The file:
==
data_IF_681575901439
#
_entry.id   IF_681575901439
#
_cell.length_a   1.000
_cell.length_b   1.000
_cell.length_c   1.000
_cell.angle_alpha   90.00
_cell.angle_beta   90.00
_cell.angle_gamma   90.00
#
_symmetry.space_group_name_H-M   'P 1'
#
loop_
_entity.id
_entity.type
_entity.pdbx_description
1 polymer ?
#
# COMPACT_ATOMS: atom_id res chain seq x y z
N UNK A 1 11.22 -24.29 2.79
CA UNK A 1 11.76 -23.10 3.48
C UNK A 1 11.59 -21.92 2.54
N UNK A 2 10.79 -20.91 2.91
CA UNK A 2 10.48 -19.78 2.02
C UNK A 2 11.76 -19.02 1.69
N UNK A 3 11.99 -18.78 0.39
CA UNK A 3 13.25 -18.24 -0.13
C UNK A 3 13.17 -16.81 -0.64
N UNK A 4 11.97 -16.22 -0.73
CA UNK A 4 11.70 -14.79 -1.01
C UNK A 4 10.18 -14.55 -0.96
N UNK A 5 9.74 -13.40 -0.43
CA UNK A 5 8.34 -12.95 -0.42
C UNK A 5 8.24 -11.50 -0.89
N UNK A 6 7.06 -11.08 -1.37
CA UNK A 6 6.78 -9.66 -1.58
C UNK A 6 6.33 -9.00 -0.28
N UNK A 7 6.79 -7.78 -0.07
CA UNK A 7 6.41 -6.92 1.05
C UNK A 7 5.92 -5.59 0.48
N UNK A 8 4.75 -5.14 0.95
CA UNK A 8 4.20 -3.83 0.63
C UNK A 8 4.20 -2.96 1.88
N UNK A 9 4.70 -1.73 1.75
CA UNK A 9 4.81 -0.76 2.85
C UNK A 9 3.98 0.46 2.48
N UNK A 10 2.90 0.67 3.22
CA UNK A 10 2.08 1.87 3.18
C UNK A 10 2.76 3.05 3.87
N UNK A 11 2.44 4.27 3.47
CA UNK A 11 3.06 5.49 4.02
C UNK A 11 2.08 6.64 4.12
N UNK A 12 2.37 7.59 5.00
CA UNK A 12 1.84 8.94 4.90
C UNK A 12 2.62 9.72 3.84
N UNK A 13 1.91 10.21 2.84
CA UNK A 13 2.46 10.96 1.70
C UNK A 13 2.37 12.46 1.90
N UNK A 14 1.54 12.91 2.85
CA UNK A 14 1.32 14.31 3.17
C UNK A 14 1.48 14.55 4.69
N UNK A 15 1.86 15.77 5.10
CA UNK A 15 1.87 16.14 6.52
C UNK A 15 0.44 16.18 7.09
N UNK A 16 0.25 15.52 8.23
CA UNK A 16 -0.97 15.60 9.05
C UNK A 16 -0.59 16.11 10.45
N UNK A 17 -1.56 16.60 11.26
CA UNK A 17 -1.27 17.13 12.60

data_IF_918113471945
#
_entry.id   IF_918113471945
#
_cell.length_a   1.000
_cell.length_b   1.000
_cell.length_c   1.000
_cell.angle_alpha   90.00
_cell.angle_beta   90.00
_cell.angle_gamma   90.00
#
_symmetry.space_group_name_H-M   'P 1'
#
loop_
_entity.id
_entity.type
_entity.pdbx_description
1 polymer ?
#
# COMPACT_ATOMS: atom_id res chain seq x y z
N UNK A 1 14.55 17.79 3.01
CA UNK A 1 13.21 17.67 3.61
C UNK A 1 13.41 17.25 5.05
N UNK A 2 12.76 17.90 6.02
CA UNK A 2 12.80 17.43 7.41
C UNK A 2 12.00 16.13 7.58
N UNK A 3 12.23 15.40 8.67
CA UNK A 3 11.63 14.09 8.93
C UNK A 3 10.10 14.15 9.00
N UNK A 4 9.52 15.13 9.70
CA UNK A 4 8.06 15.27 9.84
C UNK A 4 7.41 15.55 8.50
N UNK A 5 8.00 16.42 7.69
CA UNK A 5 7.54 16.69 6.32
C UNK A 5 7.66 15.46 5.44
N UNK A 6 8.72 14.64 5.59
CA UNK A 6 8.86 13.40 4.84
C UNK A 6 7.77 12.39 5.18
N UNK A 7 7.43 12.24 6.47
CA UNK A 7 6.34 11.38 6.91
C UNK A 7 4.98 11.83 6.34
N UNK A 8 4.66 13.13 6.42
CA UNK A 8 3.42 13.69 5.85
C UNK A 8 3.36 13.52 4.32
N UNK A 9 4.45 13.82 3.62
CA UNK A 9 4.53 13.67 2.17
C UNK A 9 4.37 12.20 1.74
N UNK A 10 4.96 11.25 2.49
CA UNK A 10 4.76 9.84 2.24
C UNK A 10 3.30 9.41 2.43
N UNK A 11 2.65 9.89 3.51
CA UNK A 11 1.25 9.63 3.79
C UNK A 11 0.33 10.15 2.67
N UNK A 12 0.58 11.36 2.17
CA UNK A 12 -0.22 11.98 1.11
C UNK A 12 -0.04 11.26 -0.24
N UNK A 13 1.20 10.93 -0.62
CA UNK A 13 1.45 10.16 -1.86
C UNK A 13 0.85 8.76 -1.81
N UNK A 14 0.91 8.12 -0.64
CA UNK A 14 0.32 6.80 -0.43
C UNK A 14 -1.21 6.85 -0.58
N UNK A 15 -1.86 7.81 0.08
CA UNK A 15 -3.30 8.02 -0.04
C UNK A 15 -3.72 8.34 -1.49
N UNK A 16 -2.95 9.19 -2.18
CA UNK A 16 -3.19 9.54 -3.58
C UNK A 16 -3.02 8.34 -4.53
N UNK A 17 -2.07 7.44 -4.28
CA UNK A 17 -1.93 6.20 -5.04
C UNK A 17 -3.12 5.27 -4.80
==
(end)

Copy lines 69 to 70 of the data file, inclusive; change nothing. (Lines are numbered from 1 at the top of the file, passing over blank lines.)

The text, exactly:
N UNK A 17 -1.56 16.60 11.26
CA UNK A 17 -1.27 17.13 12.60